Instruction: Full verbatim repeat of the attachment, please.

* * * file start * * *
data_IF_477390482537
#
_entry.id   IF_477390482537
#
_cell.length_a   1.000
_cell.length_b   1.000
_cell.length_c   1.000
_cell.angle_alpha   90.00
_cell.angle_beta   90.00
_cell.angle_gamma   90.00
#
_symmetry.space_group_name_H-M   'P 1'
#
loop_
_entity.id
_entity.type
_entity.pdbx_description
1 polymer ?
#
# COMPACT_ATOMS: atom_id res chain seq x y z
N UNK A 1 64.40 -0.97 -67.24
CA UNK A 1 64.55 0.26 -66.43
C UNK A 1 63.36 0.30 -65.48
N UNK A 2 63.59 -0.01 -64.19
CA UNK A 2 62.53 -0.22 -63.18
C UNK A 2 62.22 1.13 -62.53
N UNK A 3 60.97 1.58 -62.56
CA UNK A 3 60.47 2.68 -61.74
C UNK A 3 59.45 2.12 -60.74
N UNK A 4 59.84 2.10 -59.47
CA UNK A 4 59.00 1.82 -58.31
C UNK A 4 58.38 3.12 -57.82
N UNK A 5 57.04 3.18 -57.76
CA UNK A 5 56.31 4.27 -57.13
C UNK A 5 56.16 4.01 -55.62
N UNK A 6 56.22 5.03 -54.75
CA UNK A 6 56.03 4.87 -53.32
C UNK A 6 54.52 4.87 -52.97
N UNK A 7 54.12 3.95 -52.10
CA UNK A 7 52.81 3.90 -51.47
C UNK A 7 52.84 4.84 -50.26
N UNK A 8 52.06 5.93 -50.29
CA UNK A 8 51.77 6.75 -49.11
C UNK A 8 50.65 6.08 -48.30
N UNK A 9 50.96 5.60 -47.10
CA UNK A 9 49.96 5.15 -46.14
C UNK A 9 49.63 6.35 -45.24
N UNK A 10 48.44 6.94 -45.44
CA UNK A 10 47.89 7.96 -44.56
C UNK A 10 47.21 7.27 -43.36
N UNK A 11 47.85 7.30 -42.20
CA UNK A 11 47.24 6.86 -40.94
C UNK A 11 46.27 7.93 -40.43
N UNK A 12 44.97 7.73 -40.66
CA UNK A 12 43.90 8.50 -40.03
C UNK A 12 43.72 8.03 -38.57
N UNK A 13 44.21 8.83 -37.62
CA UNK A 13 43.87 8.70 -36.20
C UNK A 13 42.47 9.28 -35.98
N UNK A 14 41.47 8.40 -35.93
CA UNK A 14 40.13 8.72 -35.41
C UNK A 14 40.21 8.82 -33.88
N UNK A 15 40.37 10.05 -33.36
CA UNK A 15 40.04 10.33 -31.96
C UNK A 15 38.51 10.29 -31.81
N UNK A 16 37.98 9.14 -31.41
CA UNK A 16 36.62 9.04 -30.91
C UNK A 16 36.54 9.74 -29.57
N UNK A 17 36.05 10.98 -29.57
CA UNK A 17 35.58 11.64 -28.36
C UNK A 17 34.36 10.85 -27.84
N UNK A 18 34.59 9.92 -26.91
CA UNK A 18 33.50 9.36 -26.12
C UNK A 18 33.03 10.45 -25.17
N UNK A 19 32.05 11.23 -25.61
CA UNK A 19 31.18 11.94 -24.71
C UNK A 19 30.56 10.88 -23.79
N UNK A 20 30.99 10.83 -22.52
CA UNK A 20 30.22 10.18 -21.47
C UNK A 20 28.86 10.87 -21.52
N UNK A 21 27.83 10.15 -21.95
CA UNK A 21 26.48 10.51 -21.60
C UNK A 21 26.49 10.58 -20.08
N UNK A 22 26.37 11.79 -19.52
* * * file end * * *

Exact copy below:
data_IF_477390482537
#
_entry.id   IF_477390482537
#
_cell.length_a   1.000
_cell.length_b   1.000
_cell.length_c   1.000
_cell.angle_alpha   90.00
_cell.angle_beta   90.00
_cell.angle_gamma   90.00
#
_symmetry.space_group_name_H-M   'P 1'
#
loop_
_entity.id
_entity.type
_entity.pdbx_description
1 polymer ?
#
# COMPACT_ATOMS: atom_id res chain seq x y z
N UNK A 1 64.40 -0.97 -67.24
CA UNK A 1 64.55 0.26 -66.43
C UNK A 1 63.36 0.30 -65.48
N UNK A 2 63.59 -0.01 -64.19
CA UNK A 2 62.53 -0.22 -63.18
C UNK A 2 62.22 1.13 -62.53
N UNK A 3 60.97 1.58 -62.56
CA UNK A 3 60.47 2.68 -61.74
C UNK A 3 59.45 2.12 -60.74
N UNK A 4 59.84 2.10 -59.47
CA UNK A 4 59.00 1.82 -58.31
C UNK A 4 58.38 3.12 -57.82
N UNK A 5 57.04 3.18 -57.76
CA UNK A 5 56.31 4.27 -57.13
C UNK A 5 56.16 4.01 -55.62
N UNK A 6 56.22 5.03 -54.75
CA UNK A 6 56.03 4.87 -53.32
C UNK A 6 54.52 4.87 -52.97
N UNK A 7 54.12 3.95 -52.10
CA UNK A 7 52.81 3.90 -51.47
C UNK A 7 52.84 4.84 -50.26
N UNK A 8 52.06 5.93 -50.29
CA UNK A 8 51.77 6.75 -49.11
C UNK A 8 50.65 6.08 -48.30
N UNK A 9 50.96 5.60 -47.10
CA UNK A 9 49.96 5.15 -46.14
C UNK A 9 49.63 6.35 -45.24
N UNK A 10 48.44 6.94 -45.44
CA UNK A 10 47.89 7.96 -44.56
C UNK A 10 47.21 7.27 -43.36
N UNK A 11 47.85 7.30 -42.20
CA UNK A 11 47.24 6.86 -40.94
C UNK A 11 46.27 7.93 -40.43
N UNK A 12 44.97 7.73 -40.66
CA UNK A 12 43.90 8.50 -40.03
C UNK A 12 43.72 8.03 -38.57
N UNK A 13 44.21 8.83 -37.62
CA UNK A 13 43.87 8.70 -36.20
C UNK A 13 42.47 9.28 -35.98
N UNK A 14 41.47 8.40 -35.93
CA UNK A 14 40.13 8.72 -35.41
C UNK A 14 40.21 8.82 -33.88
N UNK A 15 40.37 10.05 -33.36
CA UNK A 15 40.04 10.33 -31.96
C UNK A 15 38.51 10.29 -31.81
N UNK A 16 37.98 9.14 -31.41
CA UNK A 16 36.62 9.04 -30.91
C UNK A 16 36.54 9.74 -29.57
N UNK A 17 36.05 10.98 -29.57
CA UNK A 17 35.58 11.64 -28.36
C UNK A 17 34.36 10.85 -27.84
N UNK A 18 34.59 9.92 -26.91
CA UNK A 18 33.50 9.36 -26.12
C UNK A 18 33.03 10.45 -25.17
N UNK A 19 32.05 11.23 -25.61
CA UNK A 19 31.18 11.94 -24.71
C UNK A 19 30.56 10.88 -23.79
N UNK A 20 30.99 10.83 -22.52
CA UNK A 20 30.22 10.18 -21.47
C UNK A 20 28.86 10.87 -21.52
N UNK A 21 27.83 10.15 -21.95
CA UNK A 21 26.48 10.51 -21.60
C UNK A 21 26.49 10.58 -20.08
N UNK A 22 26.37 11.79 -19.52